Some animals have ridiculously long names, and if you’re suffering from hippopotomonstrosesquippedaliophobia (the chronic fear of long names), we suggest you don’t read ahead.
In today’s article, we’re tackling animals with long names.
- Parastratiosphecomyia stratiosphecomyioides
- Cyrtodactylus australotitiwangsaensis
- Griseotyrannus aurantioatrocristatus
- Eumicrotremus andriashevi aculeatus
- Cryptobranchus alleganiensis
- Chaetophractus vellerosus
- Eucrossorhinus dasypogon
- Wunderpus photogenicus
1. Parastratiosphecomyia stratiosphecomyioides
Non-scientific name: Southeast Asian Soldier Fly
With 42 letters in its name, this is the animal with the longest name, barring Myxococcus llanfairpwllgwyngyllgogerychwyrndrobwllllantysiliogogogochensis, which we didn’t include because it’s a bacteria, not an animal.
Discovered and first described in 1923, this tiny fly is only about a centimeter long (0.4 inches). The entomologist who discovered it, Enrico Brunetti, is also the one who named it, and it’s likely he did it on purpose.
There was an entire wave of naturalists in the 20th century competitively giving incredibly long names to various species, and Brunetti is just one of them.
2. Cyrtodactylus australotitiwangsaensis
Non-scientific name: Southern Titiwangsa Bent-toed Gecko
This species of bent-toed gecko has 36 letters in its name, making it the reptile with the longest name. It is endemic to peninsular Malaysia, living in the southern parts of the Titiwangsa Mountains.
They’re about five inches long, without including the tail, which is often just as long as the body. Their skin is crossed with dark bands, combining dark and bright colors.
Southern Titiwangsa bent-toed gecko is one of the youngest species on the list, as it was only formally recognized in 2016.
3. Griseotyrannus aurantioatrocristatus
Non-scientific name: Crowned Slaty Flycatcher
Literally translated, this species’ 35-letter-long name means ‘orange-black crested gray Tyrannus’, with Tyrannus referring to the family. This medium-sized bird, a native to south-eastern Amazonia, is the bird with the longest name.
Mostly feeding on flies, as the name suggests, it’s often migrating around the Amazon and it’s very easy to spot. There have been more than 10,000 sightings in Chile, Argentina, and Bolivia, suggesting that the bird is very common.
4. Eumicrotremus andriashevi aculeatus
Non-scientific name: Andriashev’s Spicular-spiny Pimpled Lumpsucker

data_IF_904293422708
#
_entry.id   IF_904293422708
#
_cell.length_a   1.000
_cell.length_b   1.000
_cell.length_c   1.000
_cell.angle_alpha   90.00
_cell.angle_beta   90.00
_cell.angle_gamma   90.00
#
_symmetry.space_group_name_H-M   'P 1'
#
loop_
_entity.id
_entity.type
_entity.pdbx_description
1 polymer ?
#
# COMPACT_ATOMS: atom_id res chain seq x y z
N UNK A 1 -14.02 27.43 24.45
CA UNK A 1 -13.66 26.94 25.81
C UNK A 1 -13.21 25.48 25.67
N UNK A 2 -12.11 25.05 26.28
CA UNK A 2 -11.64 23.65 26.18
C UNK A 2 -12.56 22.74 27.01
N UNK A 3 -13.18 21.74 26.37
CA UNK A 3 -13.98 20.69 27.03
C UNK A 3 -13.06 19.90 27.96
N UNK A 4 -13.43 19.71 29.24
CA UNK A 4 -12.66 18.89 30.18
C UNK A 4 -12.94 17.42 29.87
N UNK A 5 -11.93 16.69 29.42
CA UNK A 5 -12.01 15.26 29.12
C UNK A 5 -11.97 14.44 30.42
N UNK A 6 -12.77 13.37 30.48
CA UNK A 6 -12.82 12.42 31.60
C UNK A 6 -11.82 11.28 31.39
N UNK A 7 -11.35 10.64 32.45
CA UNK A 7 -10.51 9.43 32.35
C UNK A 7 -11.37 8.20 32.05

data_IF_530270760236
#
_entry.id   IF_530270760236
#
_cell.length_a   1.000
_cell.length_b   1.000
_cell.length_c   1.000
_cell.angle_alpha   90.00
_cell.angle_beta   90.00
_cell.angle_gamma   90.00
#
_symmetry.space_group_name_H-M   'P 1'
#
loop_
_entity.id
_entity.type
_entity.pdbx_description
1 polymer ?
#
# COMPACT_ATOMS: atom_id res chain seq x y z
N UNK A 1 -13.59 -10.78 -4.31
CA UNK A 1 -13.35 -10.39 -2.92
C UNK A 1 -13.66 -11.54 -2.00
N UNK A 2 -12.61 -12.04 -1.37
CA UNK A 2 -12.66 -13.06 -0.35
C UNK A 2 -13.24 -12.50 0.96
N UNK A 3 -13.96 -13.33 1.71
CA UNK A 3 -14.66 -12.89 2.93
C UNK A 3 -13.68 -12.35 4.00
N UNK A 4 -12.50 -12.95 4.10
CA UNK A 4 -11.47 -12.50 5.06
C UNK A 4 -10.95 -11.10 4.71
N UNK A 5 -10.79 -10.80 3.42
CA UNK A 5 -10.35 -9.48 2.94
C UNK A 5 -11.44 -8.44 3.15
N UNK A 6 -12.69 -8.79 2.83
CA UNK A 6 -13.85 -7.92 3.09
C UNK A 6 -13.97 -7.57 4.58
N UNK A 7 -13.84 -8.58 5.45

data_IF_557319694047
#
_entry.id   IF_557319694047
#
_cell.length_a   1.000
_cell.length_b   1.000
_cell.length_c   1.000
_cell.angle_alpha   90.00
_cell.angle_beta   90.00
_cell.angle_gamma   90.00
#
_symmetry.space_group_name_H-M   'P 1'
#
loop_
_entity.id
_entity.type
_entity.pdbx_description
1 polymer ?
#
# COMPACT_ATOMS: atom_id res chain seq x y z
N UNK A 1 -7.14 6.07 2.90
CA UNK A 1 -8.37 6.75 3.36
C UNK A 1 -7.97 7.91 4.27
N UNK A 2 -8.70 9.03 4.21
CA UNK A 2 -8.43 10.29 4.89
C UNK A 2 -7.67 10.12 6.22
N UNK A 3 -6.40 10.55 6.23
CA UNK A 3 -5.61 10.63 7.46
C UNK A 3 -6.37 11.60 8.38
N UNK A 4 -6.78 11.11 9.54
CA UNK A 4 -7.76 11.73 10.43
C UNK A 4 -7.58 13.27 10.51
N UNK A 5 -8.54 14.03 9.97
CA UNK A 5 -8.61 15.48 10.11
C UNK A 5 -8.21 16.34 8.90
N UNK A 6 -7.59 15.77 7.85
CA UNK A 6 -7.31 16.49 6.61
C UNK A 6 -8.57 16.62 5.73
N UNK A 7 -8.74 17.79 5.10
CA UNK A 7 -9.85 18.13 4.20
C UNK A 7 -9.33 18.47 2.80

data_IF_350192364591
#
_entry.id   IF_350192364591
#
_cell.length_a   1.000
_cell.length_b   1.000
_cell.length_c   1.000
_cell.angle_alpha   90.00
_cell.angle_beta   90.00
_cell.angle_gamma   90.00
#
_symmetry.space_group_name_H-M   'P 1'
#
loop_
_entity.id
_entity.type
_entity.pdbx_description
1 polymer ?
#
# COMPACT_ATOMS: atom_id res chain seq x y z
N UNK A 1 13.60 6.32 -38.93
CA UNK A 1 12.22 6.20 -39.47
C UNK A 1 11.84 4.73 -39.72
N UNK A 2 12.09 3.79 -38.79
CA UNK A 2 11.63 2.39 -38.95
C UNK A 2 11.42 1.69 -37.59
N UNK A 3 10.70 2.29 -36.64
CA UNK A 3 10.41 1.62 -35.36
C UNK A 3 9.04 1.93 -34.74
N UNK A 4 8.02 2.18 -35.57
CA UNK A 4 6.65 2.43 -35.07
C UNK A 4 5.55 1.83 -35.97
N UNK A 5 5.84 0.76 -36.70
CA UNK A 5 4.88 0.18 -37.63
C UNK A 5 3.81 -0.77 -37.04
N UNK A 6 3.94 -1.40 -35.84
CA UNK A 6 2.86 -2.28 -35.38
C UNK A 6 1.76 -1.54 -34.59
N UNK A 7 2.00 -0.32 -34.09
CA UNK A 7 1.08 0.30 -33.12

These lumpfish are only found in the Arctic and the North Pacific, with a few sightings in the Bering Seas. They’re actually a subspecies of the pimple lumpsucker, and take the crown as the fish with the longest name.
We can only find them at extreme depths (by human standards) of more than 60 feet, up to 270 feet. The tiny species usually doesn’t reach 2 inches in length, and it differs from its cousins by a taller body and a shorter snout.
5. Cryptobranchus alleganiensis
Non-scientific name: Hellbender
This salamander species is not only the amphibian with the longest name, but it also has the coolest non-scientific name out of all the animals on the list.
It’s the largest salamander in North America, endemic to the eastern and central United States.
They can grow to be 2 feet long, weighing up to 5.5 pounds. Regarding its name, research suggests that the name has something to do with their looks – settlers believed that they were creatures from hell.
The hellbender is sometimes also called devil dog or mud devil.
6. Chaetophractus vellerosus
Non-scientific name: Screaming Hairy Armadillo
Believe it or not, this animal’s non-scientific name is crazier than its 24-letter-long scientific name.
Sometimes called the small screaming armadillo or the crying armadillo, this animal was named after the squealing noises it makes when handled.
Out of all the weird animals with long names, this name has to be the weirdest. We can only find this animal in parts of Argentina, Bolivia, and Paraguay, where it’s usually burrowing and only comes out at night.
This species is the mammal with the longest name.
7. Eucrossorhinus dasypogon
Non-scientific name: Tasselled Wobbegong
This species of carpet shark is a master of disguise! With a very complex coloring on their backs and a characteristic body shape, they can easily blend in with the ocean floor – hence the name ‘carpet shark’.
These animals with long names that live in Australia are often found on the North Coast, where they’re a well-preserved species.
The wobbegong is known to be aggressive towards people, mainly because they’re almost invisible and people will step on them when walking in the ocean.
8. Wunderpus photogenicus
Non-scientific name: Wunderpus Octopus
This small octopus is a close relative to the mimic octopus and it’s the final entry on our list. Only officially recognized in 2006, its name derives from German, with ‘wunder’ meaning ‘wonder’.
They’re called that because their body color pattern changes with age, but they can also change them on their own when they’re threatened.
This allows them to blend in with the environment, or even mimic a venomous species to frighten their would-be assailant away.
Out of all the ocean animals with long names, this octopus has to be the most beautiful one.